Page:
CSG debate hots up

QUEENSLAND Resources Council CEO Susan Johnston has launched an attack on the new coal seam gas (CSG) regime, specifically the latitude afforded to the minister in deciding which applicant receives go-ahead for coal or CSG extraction.
CSG debate hots up CSG debate hots up CSG debate hots up CSG debate hots up CSG debate hots up

Queensland Resources Council's chief executive, Susan Johnston

Angie Tomlinson

Johnston said under proposed legislation the minister is under no timeframe obligations to make decisions, there was no guarantee the decision reasons will be available, and it was unclear how precedents would be established.

“It is particularly disturbing to note that the minister will be required to make his own call on whether it is feasible for the parties to enter into a coordination agreement. What happens when such an agreement is feasible, but not desirable? Feasibility can be very much in the eye of the beholder,” said Johnston.

Instead of leaving the ultimate decision to the minister, the Queensland Resources Council (QRC) proposed a plan where preference decisions are made by a body which published full reasons and follows precedent. QRC also argued for a set timeframe for decisions and tighter definition of preference criteria.

Johnston also emphasised government needed to set out how it would provide for the safety of coal mine workers under new regulations.

Under current legislation underground coal operators have a legal obligation to remove coal seam gas (CSG) to operate safely, however the scope of their legal right to extract and exploit CSG is not well defined. Where petroleum and coal exploration tenures overlap neither party can be sure of the extent the CSG would be theirs.

Existing legislation has left it up to coal operators and gas producers to come to an agreement in the absence of legislative certainty.

In answer to the ambiguity the Queensland government introduced a new CSG regime in November 2002. This regime included provisions for no overlapping production tenures without commercial agreement; disputed areas must submit an application for a production tenure which will establish initial priority for production rights; and no exploration over granted production tenures without commercial agreement.

Since the regime introduction, a draft bill has been circulated mid-last year and tenure applications have been frozen. Advancement of the regime so far has run into problems of resourcing, timeframe uncertainty, failure to sight transitional provisions, draft safety regulations are yet to be seen and there were problems with the proposed process for awarding production leases, according to QRC.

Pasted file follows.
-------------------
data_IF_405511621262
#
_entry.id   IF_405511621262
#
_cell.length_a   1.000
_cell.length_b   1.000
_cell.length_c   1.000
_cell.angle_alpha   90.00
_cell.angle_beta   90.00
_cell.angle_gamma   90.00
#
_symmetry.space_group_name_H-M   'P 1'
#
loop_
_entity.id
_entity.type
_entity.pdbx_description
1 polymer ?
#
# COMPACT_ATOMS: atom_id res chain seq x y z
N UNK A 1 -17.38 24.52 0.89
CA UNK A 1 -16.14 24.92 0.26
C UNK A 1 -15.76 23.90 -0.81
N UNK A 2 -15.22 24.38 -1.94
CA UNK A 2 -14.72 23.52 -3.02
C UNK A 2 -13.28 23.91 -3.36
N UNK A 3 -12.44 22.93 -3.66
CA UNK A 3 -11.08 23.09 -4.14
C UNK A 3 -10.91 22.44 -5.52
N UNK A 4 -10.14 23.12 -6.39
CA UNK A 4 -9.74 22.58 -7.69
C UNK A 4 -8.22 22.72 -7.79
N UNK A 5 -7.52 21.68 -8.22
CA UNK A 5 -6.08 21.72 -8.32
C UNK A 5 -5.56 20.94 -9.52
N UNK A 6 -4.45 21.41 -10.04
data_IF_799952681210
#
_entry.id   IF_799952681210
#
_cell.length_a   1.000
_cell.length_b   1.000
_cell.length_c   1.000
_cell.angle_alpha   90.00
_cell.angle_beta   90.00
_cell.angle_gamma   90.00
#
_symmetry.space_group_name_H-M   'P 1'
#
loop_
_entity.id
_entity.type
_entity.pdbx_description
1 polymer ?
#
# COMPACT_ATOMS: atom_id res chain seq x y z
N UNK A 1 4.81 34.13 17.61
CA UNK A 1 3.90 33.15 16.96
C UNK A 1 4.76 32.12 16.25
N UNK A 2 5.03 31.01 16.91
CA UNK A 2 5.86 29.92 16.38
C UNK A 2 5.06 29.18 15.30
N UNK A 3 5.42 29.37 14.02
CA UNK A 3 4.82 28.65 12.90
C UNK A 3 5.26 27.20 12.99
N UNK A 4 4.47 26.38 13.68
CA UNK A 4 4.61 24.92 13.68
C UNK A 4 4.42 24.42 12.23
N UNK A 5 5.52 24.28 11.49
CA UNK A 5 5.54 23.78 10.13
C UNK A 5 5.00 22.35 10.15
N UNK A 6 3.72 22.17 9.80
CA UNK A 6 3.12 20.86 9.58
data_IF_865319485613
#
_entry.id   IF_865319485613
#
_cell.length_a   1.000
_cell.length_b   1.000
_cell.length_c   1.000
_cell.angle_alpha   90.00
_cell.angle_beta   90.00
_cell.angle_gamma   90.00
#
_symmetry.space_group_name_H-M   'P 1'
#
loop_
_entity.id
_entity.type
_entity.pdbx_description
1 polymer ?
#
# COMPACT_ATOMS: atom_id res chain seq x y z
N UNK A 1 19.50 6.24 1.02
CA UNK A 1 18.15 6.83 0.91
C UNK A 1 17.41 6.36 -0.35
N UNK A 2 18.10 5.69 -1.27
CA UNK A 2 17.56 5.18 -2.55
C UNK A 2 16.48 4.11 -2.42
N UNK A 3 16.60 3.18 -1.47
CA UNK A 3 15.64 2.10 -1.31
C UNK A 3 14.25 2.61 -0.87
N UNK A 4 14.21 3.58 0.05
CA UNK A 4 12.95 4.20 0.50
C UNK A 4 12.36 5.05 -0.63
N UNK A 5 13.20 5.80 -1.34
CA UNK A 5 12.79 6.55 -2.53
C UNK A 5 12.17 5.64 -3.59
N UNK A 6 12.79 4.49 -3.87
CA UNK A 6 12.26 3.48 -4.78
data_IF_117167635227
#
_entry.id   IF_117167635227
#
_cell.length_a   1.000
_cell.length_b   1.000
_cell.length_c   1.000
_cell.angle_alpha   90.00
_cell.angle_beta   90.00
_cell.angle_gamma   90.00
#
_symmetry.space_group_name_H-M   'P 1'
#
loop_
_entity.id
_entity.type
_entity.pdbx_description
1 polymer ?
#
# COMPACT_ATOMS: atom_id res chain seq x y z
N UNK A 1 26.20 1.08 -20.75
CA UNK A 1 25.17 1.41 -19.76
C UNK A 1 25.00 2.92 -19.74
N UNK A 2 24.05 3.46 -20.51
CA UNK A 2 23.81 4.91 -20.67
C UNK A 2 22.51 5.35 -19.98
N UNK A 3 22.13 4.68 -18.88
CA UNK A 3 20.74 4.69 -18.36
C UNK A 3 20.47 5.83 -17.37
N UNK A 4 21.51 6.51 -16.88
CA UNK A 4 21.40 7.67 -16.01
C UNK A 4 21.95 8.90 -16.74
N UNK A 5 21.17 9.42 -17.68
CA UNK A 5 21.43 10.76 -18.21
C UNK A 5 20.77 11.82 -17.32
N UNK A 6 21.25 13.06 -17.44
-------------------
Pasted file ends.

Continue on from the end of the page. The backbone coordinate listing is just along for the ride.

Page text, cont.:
Johnston said there was inherent problems with the production lease process, “The draft Bill sets out a complex process for determining applications for production leases in circumstances where there are overlapping exploration lights. It is questionable whether, in its current form, this process can provide the certainty and transparency sought by both groups.”

Proposed application process

Coal applicant

State the likely effect of coal mining on future development of CSG and evaluate feasibility of coordinated CSG and coal production.

Address CSG assessment criteria.

Inform Authority To Prospect (ATP) holder and make changes to coal development plan to accommodate ATP holder.

ATP holder

Submissions on future CSG production prospects and the impact of the coal lease on prospects.

Minister regards the submission and decides whether or not to give preference to future development of CSG.

Minister’s discretion.

Commercial potential of CSG

Feasible for two parties to operate together

Legitimate business interest of the parties

Compatibility of applicants plan with future CSG development

If granted lease, will production begin within two years

QRC have now called on a substantive response from government on its concerns and a commitment to timeframes for resolution of matters and for proclamation of new legislation.

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